Job Cuts Fall To Lowest Monthly Total Since June 1997, Lowest YTD On Record

Published September 2, 2021

U.S.-based employers announced 15,723 job cuts in August, down 17% from the 18,942 cuts announced in July. Last month’s total is the lowest since in June 1997, when 15,091 job cuts were announced, according to a report released Thursday from global outplacement and business and executive coaching firm Challenger, Gray & Christmas, Inc.

August’s total is 86% lower than last August, when 115,762 cuts were announced. 

Source: Challenger, Gray & Christmas, Inc. ©

So far this year, employers have announced plans to cut 247,326 jobs from their payrolls, down 87% from the 1,963,458 jobs eliminated through the same period last year. It is the lowest January-August total on record. The second lowest occurred in 1997, when 260,798 cuts were tracked through August.

“Companies are much more concerned about their talent getting poached than with finding ways to cut staff. They are in full retention mode,” said Andrew Challenger, Senior Vice President of Challenger, Gray & Christmas, Inc.

INDUSTRIES WITH THE MOST LAYOFFS

August cuts were led by companies in the Health Care/Products sector, which announced 2,259 cuts. This industry includes hospitals and other health care facilities, as well as health care products manufacturers. Hospitals have struggled with costs since the beginning of the pandemic as revenue-generating elective procedures get cancelled. Others are closing down skilled nursing units due to a shortage of talent.

“The ongoing downturn in supply of labor may very well speed up the adoption of robotics for many companies. While care-related positions are not likely to be replaced, any process that is repeatable, routine, and programmable could be automated, and would help alleviate the shortage of talent,” said Challenger.

The Automotive sector announced the second-most cuts in August with 1,665, still plagued by a semiconductor shortages causing plant shutdowns and stoppages. The industry is also dealing with pivots to electric or autonomous vehicles. The Energy sector followed with 1,641 cuts, similarly impacted by shift to renewable, but also the stiff competition and high costs associated with renewable is causing these companies to scale back or shutter.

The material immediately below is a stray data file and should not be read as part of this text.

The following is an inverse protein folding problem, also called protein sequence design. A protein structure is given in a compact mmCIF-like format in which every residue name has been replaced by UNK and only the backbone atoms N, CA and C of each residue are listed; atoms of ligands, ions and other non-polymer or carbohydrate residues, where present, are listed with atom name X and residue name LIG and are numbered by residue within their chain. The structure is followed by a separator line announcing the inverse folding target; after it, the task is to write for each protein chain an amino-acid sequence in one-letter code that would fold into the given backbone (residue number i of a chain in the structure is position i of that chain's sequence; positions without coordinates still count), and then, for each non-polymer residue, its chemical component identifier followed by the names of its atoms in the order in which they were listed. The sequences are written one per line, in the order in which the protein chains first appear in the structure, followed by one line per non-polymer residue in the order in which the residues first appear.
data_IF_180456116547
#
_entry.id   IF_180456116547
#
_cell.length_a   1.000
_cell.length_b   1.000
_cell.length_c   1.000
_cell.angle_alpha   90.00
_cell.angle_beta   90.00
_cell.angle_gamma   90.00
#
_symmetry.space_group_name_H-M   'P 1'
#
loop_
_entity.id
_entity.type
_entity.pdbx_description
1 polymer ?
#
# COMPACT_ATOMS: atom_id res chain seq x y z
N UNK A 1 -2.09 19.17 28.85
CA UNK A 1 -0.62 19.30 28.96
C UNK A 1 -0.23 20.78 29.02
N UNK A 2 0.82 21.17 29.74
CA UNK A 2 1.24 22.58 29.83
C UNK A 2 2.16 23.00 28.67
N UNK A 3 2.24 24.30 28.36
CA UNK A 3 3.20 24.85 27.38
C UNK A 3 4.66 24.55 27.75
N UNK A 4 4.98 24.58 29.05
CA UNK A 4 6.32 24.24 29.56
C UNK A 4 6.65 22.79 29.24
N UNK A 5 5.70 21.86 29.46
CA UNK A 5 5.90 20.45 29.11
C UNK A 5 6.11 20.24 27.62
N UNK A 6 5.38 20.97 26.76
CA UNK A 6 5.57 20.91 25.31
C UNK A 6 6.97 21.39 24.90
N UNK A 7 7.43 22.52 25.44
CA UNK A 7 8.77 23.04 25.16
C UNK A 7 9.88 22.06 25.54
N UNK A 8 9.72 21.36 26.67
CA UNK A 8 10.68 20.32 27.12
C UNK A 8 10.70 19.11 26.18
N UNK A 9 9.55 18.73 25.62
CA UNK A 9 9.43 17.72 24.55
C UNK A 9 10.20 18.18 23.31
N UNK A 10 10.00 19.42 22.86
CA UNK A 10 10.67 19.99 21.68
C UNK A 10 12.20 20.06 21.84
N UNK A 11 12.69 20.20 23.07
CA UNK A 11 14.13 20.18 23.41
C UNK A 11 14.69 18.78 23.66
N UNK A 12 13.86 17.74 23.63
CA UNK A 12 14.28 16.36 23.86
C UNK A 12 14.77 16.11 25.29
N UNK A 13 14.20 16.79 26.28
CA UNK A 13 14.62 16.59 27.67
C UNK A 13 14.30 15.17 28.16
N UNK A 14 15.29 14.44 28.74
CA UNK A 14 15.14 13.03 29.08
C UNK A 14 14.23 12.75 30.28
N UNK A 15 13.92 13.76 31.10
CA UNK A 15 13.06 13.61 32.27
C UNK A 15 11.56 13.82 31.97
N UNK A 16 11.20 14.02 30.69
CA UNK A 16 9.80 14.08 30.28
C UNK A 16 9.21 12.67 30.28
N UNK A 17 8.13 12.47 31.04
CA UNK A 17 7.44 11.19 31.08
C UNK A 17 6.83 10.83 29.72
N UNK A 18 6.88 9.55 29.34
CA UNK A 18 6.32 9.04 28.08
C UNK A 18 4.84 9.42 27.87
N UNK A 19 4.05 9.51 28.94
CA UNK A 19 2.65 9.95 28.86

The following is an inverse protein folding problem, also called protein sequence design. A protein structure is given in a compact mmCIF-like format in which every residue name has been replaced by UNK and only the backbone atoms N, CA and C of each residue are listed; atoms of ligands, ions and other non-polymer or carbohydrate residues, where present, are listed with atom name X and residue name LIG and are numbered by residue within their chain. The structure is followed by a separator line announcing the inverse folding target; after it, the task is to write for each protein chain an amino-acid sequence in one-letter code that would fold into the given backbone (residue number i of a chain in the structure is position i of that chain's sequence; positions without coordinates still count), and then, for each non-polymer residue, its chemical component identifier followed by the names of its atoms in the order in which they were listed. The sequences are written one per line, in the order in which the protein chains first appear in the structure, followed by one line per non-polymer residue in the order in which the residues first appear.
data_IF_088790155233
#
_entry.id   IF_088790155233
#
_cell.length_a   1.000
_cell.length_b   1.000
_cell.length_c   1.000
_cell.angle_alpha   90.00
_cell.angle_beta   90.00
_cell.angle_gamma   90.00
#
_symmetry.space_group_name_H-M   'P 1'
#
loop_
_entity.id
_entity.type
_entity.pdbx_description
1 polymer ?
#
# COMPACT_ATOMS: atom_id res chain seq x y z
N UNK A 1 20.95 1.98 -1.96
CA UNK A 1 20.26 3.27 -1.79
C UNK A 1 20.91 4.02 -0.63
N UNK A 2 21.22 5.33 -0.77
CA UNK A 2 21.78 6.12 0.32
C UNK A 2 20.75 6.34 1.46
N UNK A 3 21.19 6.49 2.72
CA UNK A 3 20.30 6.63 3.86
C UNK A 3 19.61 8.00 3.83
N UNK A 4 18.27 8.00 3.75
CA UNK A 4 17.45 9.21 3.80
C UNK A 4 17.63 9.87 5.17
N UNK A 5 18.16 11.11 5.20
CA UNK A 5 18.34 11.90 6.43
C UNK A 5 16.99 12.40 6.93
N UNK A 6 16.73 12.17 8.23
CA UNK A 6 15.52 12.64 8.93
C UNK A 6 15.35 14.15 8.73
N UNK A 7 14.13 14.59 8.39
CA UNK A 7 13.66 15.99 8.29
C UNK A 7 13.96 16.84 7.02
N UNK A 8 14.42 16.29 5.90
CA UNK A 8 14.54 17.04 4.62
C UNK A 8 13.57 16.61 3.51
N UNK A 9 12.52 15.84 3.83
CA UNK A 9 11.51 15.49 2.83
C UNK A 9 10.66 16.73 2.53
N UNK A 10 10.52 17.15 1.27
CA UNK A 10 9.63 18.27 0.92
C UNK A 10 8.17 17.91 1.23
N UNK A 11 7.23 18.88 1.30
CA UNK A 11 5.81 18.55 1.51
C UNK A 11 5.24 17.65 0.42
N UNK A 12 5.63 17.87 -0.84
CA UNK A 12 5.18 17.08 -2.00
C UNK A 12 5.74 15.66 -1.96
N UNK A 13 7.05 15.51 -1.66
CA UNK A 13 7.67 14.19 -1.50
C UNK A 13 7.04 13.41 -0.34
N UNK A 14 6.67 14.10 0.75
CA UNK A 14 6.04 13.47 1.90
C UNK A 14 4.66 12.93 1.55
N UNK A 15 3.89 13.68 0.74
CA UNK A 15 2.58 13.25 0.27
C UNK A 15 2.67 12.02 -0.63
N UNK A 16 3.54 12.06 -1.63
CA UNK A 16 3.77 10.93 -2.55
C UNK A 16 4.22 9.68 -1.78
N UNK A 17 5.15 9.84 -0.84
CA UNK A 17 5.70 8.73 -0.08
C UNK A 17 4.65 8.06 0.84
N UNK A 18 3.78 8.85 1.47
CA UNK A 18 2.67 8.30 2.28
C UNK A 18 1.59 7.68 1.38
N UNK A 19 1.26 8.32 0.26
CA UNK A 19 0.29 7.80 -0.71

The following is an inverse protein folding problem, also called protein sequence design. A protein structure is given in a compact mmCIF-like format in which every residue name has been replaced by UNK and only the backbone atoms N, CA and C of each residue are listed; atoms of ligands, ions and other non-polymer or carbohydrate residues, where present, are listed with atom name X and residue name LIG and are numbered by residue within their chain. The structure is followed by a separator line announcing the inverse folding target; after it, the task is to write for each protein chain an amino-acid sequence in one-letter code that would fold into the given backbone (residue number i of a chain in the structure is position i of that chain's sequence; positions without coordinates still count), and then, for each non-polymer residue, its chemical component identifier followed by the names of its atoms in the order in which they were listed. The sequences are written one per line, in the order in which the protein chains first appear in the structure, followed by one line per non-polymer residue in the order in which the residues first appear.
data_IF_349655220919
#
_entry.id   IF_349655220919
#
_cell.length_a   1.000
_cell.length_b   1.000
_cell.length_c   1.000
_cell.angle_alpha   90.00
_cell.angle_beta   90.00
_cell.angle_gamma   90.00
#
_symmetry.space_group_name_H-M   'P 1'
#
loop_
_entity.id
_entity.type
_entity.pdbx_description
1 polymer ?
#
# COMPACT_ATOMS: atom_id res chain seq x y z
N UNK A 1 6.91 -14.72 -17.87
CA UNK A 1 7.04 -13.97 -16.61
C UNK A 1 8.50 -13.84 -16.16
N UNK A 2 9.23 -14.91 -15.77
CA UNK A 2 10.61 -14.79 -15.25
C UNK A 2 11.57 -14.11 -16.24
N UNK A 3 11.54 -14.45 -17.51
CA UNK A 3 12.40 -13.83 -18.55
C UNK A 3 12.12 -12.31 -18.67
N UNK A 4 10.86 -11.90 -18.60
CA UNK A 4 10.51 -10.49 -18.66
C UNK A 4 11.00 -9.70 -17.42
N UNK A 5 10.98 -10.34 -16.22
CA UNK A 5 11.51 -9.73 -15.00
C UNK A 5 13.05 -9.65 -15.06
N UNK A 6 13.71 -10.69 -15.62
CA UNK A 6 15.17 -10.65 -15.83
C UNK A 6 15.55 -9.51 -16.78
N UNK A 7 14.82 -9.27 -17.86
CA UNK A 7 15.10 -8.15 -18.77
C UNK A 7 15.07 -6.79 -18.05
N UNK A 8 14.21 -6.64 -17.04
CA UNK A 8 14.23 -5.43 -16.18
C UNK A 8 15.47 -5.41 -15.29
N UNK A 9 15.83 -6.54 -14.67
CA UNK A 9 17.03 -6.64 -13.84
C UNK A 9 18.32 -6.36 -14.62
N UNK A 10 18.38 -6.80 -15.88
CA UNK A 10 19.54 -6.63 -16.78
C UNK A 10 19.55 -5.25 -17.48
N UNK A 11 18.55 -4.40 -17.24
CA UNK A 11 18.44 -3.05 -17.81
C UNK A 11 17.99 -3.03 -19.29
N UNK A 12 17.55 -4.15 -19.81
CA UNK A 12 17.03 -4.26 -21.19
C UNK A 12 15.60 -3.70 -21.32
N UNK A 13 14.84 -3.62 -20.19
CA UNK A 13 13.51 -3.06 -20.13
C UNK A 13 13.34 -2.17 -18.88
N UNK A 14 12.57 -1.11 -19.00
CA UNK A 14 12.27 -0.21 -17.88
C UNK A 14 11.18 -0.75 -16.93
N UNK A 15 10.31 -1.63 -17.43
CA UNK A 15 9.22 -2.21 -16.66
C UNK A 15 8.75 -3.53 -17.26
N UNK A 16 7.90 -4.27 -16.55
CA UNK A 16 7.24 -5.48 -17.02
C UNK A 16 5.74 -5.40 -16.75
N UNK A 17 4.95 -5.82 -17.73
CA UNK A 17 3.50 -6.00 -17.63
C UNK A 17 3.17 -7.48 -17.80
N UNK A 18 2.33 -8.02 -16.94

REASONS FOR COMPANY JOB CUTS

Market conditions were cited for the most cuts this year with 48,103, followed by store, unit, or plant closings, which accounted for 47,142. A downturn in demand caused 45,146 cuts this year, while “restructuring” was cited for 43,407.

Job cuts due to an acquisition or merger are up 75% this year compared to last year. So far in 2021, 11,981 job cuts were announced for this reason, compared to 6,848 through the same period last year. It is up 37% from the 8,755 cuts announced for this reason in all of 2020. 

Companies cited bankruptcy for 2,278 cuts in 2021.

SEASONAL HOLIDAY HIRING ANNOUNCEMENTS HAVE BEGUN

While job cuts are at record lows, hiring announcements have picked up. In August, employers announced plans to hire 94,004 workers, 80,000 of whom are seasonal for the holidays. In August, Walmart announced plans to hire 20,000 supply chain positions, Michaels Stores announced plans to hire 20,000, up from 16,000 in 2020, and the United States Postal Service announced it would hire 40,000 new workers for the holidays.

Source: Challenger, Gray & Christmas, Inc. ©

Challenger continues to follow losses in the News industry, which is tracked as a subset of Media cuts. Through August, Newsrooms have announced 1,027 job cuts, with 18 occurring last month. News cuts are down 93% from the 14,626 announced through August last year.

 

Challenger's Media Coverage

Turnover is becoming a plague

High quit rates, workers poached: Employers aren’t just having a hard time attracting employees. They’re struggling to hold onto them. “It really is a war for talent.”

Crain's Chicago Business Logo

Published September 21, 2021

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The nature of the churn has flipped completely in about a year. At the onset of the pandemic, turnover was fueled by widespread layoffs during shutdowns, with millions losing their job in a matter of weeks. Now, the number of job cuts announced by U.S. companies has fallen to its lowest levels in more than 24 years, according to August data compiled by Challenger, Gray & Christmas Inc.

“Companies are much more concerned about their talent getting poached than with finding ways to cut staff,” Andrew Challenger, senior vice president at the job-placement firm, said in the job cuts report. “They are in full retention mode.”

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